Storm, $10 million an attitude check for Kuchar

Anyone stuck outside in Sunday’s showers at the Tour Championship might have felt attitude-challenged. Then there was Matt Kuchar, with a golf game more “C” than “A” and $10 million at stake.

By the time he reached the 16th hole at East Lake Golf Club, rain soaked unprepared spectators. The ready ones even struggled as wind inverted umbrellas so seldom needed in Atlanta this hot season.

At that moment, the scoreboard showed Kuchar at humdrum par for the day, 4 over par for the tournament, tied for 25th. He still could have won the $10 million FedEx Cup bonus, but wasn’t helping his chances.

In the downpour, he crouched over his 17-foot birdie putt, rolled it dead center to the hole.

It stopped just short.

En route to the 17th tee, he passed a cheery gallery sign by tournament sponsor Humana: “Walking helps alleviate symptoms of depression.”

So it was for his bedraggled followers: his parents, in-laws, friends and neighbors. A drenched Mike Stone, 62, of Atlanta smiled and waved at Kuchar.

“Go Matt!” Stone said. Kuchar pointed a friendly acknowledgment and smiled.

They had been neighbors for nine years until the Kuchars moved to St. Simons earlier this week --  a major life change during an already big week.

“He always has a big smile and a wave,” said Stone’s wife, Linda, 62.

Nearby walked Sybi Kuchar, a tennis star who met her husband when both played for Georgia Tech. Kuchar was  “concentrating on his game and keeping his head down,” she said. “He looks good and seems pretty loose.”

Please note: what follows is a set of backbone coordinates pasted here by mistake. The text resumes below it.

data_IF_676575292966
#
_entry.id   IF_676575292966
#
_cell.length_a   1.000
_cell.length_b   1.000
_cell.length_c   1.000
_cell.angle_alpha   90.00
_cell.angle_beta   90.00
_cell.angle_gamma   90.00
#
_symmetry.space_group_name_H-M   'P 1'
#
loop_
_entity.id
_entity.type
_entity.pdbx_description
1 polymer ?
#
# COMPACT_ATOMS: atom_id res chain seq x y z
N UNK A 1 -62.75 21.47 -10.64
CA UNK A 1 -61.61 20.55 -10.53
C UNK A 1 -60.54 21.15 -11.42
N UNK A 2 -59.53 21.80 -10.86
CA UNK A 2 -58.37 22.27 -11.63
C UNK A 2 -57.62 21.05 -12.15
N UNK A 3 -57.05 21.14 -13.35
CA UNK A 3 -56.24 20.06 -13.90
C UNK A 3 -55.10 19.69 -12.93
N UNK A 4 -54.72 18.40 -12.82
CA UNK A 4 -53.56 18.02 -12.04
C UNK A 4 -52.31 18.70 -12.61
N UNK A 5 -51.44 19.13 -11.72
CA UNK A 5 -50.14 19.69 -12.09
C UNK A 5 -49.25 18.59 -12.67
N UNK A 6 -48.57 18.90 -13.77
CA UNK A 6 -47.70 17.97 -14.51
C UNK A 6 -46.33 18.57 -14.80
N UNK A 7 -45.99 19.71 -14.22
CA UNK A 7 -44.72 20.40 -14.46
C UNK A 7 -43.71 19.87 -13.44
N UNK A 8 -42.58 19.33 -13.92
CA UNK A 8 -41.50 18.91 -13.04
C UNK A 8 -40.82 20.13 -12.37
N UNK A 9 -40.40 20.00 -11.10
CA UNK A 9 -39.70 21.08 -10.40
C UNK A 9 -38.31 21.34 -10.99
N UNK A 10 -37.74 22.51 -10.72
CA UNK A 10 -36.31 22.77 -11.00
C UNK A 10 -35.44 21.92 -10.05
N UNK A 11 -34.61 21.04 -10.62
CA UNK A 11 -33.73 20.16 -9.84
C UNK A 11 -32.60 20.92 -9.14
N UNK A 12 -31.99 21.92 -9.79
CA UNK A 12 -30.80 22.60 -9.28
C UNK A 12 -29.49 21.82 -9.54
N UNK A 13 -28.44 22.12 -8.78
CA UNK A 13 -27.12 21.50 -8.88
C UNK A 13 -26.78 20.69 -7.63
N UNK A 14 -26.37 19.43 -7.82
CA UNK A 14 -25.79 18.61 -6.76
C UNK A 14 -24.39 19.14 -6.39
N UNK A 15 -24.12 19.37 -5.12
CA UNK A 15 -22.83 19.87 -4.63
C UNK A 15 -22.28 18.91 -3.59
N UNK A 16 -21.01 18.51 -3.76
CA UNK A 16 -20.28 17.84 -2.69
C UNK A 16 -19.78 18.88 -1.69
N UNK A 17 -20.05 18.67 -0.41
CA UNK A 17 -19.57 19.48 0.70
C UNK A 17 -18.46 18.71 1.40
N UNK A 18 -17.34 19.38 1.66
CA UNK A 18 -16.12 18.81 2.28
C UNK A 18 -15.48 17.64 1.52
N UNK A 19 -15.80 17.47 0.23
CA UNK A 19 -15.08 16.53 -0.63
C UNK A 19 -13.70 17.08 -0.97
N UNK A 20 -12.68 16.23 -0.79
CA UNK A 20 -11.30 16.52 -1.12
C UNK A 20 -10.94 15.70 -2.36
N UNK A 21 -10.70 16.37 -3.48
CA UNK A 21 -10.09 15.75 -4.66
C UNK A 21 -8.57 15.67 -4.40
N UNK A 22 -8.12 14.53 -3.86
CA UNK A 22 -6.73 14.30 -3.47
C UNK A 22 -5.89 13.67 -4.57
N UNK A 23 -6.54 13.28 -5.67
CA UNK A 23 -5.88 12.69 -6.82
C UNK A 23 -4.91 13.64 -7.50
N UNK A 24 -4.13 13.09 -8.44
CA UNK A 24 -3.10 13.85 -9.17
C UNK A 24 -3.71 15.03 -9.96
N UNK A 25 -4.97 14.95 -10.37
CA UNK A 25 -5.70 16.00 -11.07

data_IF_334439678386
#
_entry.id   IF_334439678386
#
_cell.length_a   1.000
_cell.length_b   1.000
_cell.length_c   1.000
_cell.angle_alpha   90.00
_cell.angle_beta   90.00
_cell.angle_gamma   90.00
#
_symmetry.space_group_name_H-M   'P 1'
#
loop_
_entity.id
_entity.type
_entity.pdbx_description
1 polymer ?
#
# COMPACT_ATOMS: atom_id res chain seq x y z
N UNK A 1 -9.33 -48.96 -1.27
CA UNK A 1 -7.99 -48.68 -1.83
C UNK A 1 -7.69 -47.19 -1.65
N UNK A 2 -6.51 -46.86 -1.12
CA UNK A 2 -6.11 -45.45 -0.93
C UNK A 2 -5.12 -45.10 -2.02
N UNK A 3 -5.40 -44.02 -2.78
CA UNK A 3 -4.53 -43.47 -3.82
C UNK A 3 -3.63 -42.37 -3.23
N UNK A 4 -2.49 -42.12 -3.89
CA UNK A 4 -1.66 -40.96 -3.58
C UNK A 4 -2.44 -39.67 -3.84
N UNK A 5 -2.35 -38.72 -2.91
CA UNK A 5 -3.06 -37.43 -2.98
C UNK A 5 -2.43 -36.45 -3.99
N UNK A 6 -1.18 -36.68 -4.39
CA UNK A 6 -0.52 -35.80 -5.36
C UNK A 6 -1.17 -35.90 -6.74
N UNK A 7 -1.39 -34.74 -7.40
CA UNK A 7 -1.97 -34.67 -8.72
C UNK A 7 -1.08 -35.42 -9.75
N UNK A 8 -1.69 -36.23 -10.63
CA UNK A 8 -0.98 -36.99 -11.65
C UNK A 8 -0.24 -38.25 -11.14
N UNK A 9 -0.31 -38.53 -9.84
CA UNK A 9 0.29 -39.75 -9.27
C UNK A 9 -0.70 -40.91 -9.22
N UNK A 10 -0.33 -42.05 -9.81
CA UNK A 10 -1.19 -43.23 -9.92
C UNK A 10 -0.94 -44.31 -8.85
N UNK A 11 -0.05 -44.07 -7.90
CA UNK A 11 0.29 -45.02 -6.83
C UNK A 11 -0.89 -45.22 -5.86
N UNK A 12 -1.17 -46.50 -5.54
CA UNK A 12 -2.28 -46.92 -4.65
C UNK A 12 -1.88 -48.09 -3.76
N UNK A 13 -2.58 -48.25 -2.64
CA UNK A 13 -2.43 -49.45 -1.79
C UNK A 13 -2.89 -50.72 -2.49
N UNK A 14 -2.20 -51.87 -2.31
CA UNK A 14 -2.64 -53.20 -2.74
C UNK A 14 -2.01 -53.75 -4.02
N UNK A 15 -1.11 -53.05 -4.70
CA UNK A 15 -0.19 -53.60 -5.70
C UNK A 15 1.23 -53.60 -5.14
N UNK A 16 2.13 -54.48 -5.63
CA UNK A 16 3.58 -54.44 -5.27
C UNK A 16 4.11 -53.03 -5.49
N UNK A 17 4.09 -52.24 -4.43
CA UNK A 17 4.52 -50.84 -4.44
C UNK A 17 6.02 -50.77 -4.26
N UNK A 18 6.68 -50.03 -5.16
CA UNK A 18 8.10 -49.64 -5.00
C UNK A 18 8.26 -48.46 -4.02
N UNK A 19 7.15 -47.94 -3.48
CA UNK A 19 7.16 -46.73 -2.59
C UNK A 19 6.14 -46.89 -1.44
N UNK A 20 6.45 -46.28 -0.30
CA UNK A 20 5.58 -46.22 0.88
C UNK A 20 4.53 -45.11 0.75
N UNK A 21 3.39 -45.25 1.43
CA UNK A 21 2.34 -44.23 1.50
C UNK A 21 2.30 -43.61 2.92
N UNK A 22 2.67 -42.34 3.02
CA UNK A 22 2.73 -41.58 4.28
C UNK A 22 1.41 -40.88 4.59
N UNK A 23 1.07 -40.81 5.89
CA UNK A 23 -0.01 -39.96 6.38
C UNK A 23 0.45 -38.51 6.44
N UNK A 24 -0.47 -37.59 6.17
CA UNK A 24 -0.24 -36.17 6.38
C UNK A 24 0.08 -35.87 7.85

Coming into this week, Kuchar had won $4,753,727 to top the money list. For a family with two young sons, Cameron, almost 3, and Carson, 1, the bonus was not a giant issue, she said.

“We’ve never discussed it,” Sybi Kuchar said. As she walked up No. 17, a red evacuation van rolled by and the sky darkened. “His goal all year was to be in this tournament. He’s been fortunate to play well, make the Ryder Cup and have been No. 1 on Tour. We never discussed the money side, and if he happens to win, it would be an awesome perk.”

Did Kuchar ever lose the smile?

“He really is that way,” she said. “It’s his perspective on life. We’re all healthy, knock on wood. He gets paid to do what he loves to do. This is not the end of the world. No matter which way it goes, he goes home and plays with his boys.”

So often, sports turn on timing; in this case, the bad kind. As Kuchar reached the final tee box, his wife voiced hope that he would finish the tough short hole before the storm came.

Moments later, an air horn blew. Kuchar would have to wait almost two hours.

“I certainly would have liked to have finished one last hole before the break,” Kuchar said later, as fact, not whine. “I wish we would have maybe teed off or started at 7 a.m. or 7:15, and maybe a lot more guys could have finished.”

The conditions, he said later, were fine by him until the skies opened. His problem was his shaky driver -- he hit only 47 percent of the fairways here -- and putter, which balked within the eight-foot, money-making radius.

During the storm delay, Kuchar watched football, not bothering to mull various permutations that might secure the $10 million.

After an hour and fifty minutes, he faced the difficult finishing hole with poor recent memories: bogey-bogey-par.

His approach landed 35 yards short of the hole. He pitched to eight feet. His putt grazed the left edge of the hole --  a few grass blades from lots of green, to be decided by the "nerve wracking" race  still on the course.

Kuchar left, as his wife had predicted, to see his sons just before another deluge hit. A charter flight to his first Ryder Cup would leave in a few hours. For this day, that would have to be enough to smile about.